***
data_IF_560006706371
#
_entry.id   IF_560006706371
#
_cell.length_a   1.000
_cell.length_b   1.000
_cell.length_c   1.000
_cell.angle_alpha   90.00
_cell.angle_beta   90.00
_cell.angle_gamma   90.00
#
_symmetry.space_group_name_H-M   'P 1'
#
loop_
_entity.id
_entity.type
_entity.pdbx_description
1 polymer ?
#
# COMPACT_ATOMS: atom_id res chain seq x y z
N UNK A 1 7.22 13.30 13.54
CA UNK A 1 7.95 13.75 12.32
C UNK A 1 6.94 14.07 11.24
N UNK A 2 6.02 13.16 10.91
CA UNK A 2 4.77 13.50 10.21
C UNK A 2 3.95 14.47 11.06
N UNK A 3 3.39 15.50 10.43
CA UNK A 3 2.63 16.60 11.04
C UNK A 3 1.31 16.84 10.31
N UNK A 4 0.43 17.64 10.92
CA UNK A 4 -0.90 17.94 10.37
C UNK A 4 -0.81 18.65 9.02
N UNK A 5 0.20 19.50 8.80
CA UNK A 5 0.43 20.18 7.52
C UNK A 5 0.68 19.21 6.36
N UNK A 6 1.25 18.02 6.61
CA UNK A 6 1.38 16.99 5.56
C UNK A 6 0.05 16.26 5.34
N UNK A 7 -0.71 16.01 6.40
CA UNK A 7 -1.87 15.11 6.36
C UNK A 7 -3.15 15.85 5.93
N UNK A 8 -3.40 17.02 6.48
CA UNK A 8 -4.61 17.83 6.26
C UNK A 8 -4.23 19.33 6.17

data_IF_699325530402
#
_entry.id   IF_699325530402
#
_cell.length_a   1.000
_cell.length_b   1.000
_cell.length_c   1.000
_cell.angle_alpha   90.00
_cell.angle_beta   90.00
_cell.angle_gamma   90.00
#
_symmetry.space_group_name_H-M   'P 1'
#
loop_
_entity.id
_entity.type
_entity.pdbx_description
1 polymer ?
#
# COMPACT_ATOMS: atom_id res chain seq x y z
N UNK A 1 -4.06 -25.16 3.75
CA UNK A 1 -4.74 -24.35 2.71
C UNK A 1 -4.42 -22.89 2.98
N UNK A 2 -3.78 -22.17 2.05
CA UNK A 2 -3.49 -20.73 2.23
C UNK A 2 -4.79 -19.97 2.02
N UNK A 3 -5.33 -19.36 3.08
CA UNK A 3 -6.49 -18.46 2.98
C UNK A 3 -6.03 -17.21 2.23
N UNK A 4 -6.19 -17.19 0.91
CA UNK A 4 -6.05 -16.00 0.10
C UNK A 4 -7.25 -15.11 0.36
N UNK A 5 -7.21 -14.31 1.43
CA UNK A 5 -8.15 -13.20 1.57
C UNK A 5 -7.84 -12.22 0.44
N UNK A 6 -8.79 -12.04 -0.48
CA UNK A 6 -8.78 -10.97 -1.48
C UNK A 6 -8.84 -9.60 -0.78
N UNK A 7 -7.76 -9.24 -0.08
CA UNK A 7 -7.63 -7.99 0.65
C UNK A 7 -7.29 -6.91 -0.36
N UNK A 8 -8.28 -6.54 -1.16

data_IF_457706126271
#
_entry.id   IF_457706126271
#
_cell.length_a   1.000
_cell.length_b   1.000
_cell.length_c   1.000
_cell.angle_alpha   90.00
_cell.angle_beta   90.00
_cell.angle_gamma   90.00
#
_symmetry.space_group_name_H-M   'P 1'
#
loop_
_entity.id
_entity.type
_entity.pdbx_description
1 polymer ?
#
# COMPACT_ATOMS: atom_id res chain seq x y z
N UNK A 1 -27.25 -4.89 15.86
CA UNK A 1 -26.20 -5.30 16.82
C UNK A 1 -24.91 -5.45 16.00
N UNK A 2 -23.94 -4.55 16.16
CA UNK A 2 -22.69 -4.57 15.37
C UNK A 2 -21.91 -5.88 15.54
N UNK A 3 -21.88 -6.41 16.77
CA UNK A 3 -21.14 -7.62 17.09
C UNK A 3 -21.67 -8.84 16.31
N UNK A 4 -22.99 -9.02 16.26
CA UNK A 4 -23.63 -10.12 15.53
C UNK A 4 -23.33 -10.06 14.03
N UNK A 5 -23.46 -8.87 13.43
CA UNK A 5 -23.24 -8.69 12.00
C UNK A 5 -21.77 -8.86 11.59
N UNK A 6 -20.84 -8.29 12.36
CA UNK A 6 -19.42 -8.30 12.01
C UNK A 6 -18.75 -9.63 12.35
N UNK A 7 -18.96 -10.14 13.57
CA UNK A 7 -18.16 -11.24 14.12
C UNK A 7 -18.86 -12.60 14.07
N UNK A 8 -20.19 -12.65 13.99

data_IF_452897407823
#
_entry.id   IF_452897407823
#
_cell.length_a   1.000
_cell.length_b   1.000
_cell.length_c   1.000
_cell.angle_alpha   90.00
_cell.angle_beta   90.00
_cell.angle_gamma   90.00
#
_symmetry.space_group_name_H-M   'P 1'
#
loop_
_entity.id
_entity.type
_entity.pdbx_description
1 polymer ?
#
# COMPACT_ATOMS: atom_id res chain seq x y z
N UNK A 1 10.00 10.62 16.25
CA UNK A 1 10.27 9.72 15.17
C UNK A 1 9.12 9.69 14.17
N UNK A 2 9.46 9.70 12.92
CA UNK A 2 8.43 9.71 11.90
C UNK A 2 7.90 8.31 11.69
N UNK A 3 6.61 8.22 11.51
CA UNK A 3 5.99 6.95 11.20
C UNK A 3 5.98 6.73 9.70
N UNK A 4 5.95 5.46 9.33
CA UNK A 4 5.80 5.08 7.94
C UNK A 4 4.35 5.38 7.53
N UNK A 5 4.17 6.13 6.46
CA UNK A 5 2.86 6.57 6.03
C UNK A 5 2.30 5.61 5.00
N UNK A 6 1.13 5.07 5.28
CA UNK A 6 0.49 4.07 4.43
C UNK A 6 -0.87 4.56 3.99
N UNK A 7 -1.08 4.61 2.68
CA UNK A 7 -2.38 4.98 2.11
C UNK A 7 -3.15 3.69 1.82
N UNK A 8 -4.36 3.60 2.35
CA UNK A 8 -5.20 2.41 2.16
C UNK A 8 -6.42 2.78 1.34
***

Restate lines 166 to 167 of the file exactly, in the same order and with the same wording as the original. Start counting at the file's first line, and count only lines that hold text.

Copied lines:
C UNK A 6 -0.87 4.56 3.99
N UNK A 7 -1.08 4.61 2.68